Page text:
Let's go back to the original problem: dodgy fuel in parts
of the world we all love. I have always cleaned/polished the fuel from the dodgy dock
before it got anywhere near my tanks, let alone my motor
. We're not talking power boats here, that need to take on a couple of thousand gallons; my hundred gallons (400 odd litres in my part of the world) might take me a hour to put on board instead of 15 minutes but I know it's clean because it's gone into my 5 gallon plastic tin that is continuously pumped through a couple of filters (50 and 10) before it goes into the tank. A hose from your polishing system up to the cockpit
with a hose fitting into the bottom of a plastic 5 gallon tin is all you need.
After that Kenomac has it completely correct: leave the tank absolutely full when you winter over. All of the nasty stuff forms on the surface of your fuel where air meets condensation
and fuel. If there is no space for air and condensation
then no "bug" forms.(One of the reasons you get bad fuel from poor places, they never fill their supply tanks.) So polishing fuel that you put back into the same tank misses most of the problem which is on the surface (not the bottom) of the tank.
For about 20 years, I only had a few hours a week to go boating
so I bought a 50ft stink pot with two 3 hundred gallon tanks. At least twice a year I'd take the stink pot for a hard bouncy ride and then run one tank dry through my polisher into the other tank. The initial stirred up bottom would produce a bit of stuff, but 90% of the crap came from the last gallon on the surface of the tank.
Xlantic has it right as well; a day tank is the best. Every super-yacht in the world has one for just this reason. A day tank has the return to the main tanks at the top, so the surface "bug" problem never forms (it's full every day), and the feed to the motors at the very bottom, so that there is never any crap in the tank; the polisher feeds the day tank until it over flows back to the main tanks. You then just need a basic filter and water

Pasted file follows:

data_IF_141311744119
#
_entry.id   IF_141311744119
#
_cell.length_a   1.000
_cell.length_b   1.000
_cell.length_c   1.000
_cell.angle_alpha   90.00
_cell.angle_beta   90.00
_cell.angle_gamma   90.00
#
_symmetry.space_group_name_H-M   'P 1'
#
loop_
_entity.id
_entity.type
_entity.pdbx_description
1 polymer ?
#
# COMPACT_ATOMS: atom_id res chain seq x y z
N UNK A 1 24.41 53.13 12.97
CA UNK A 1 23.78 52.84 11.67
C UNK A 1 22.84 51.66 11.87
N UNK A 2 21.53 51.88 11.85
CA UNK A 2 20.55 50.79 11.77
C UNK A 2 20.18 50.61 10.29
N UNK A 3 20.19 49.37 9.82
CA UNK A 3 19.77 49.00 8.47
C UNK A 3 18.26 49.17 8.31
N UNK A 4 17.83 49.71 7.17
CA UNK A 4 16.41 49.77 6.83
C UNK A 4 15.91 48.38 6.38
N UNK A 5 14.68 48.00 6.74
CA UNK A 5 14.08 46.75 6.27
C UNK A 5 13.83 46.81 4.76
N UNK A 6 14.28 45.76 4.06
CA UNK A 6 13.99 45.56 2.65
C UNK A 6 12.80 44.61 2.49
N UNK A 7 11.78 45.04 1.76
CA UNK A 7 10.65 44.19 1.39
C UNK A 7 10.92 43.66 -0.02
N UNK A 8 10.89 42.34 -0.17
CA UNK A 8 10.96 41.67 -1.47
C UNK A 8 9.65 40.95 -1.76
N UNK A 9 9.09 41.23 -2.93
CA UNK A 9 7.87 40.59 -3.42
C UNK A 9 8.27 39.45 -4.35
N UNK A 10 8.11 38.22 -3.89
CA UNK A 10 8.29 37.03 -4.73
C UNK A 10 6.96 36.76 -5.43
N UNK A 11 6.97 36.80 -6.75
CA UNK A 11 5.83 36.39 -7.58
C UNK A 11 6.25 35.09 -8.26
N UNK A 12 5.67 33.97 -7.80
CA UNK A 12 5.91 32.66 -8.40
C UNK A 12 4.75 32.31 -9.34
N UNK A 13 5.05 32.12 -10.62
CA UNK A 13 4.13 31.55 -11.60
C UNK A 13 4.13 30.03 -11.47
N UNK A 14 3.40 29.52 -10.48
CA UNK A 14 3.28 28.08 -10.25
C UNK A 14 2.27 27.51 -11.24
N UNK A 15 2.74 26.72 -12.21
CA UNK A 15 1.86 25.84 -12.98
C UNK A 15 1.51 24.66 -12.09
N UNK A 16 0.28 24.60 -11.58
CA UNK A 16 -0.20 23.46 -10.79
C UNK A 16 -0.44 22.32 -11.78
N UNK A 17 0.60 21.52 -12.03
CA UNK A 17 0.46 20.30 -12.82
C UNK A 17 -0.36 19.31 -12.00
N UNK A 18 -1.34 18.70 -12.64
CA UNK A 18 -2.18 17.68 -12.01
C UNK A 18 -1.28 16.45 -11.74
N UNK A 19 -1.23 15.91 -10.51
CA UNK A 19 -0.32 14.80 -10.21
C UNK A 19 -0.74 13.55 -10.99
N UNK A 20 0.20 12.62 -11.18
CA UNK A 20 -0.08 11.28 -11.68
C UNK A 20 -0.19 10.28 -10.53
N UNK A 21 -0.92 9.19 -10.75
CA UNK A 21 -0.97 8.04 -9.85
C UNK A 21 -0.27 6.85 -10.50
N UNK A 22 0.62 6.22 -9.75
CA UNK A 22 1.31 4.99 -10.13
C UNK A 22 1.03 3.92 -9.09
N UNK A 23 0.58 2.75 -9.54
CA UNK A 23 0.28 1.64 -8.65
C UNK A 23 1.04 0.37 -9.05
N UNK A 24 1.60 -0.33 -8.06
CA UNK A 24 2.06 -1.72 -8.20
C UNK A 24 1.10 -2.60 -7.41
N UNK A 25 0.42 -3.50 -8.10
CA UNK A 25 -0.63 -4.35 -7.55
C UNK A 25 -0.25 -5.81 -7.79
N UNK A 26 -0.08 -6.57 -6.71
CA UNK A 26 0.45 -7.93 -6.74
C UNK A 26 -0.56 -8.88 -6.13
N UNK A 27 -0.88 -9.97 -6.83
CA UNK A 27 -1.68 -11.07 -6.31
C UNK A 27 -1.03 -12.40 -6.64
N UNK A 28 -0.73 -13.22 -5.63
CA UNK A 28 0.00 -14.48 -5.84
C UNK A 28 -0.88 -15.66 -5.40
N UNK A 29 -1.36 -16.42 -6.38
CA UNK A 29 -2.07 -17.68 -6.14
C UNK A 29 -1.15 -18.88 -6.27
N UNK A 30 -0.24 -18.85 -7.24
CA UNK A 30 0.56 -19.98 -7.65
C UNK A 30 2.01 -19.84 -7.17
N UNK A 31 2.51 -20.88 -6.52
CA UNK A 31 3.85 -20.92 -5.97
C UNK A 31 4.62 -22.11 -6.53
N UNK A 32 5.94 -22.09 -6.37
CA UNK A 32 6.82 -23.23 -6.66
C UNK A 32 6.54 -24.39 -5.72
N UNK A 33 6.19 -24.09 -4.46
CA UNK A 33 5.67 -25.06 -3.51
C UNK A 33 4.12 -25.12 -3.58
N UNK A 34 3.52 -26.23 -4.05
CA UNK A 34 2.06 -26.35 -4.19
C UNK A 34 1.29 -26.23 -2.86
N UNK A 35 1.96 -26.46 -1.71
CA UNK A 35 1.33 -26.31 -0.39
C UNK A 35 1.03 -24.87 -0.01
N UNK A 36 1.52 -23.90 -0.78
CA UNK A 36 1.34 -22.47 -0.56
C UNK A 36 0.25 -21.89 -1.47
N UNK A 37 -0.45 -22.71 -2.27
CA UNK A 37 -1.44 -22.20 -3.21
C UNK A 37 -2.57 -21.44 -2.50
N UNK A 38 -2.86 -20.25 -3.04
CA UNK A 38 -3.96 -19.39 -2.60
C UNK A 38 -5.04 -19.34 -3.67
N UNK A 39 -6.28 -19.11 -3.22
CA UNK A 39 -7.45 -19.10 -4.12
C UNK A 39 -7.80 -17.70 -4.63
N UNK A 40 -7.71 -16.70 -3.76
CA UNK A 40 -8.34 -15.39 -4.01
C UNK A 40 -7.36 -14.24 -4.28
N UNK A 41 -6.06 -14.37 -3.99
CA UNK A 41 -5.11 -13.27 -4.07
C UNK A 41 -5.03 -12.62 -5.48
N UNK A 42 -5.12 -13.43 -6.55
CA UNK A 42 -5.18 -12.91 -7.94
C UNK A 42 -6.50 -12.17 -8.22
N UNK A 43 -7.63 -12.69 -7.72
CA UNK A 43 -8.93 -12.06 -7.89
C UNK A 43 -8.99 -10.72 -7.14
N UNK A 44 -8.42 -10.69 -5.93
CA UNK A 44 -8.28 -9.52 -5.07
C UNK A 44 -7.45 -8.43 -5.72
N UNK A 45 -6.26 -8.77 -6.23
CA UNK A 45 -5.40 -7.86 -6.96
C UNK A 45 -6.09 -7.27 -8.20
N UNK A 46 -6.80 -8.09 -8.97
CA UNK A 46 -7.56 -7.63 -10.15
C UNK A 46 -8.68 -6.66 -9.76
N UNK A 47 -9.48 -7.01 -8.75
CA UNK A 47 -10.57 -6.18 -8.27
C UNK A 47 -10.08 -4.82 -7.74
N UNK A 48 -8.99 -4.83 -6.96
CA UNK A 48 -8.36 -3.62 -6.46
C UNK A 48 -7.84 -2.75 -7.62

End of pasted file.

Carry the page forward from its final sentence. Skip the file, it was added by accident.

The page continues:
separator after the day tank.
DeepFrz and Kenomac both have it completely right regarding leaving your polisher on a timer when you're not there. I'd never get to sleep thinking about fuel moving around my boat when I'm not there. Just fill the tank right up (through your polisher) and it will be fine when you come back.
As an aside, my wife tells me we're moving to the dark side and buying
so she can cook and talk to me at the same time! When we do (the male on this boat is not necessarily the captain) I will immediately install two small day tanks (say three gallons each) fed from my polisher. I find it almost unbelievable that all production catamarans run one fuel tank
. (Please tell me I'm wrong!) The greatest advantage of two motors is if one dies you have the other. But, the most common reason for running diesels to stop, is fuel quality or lack thereof, so one tank supply to two motors is crazy.
Yes, the water-diesel interface is also a good "bug" breeding space. So make sure your diesel
outlet is at the very bottom of the tank. Some boats have it a half inch above the bottom, I'm sure that that is to insure that the builder
gets a few years and out of warranty before the sludge gets to the input!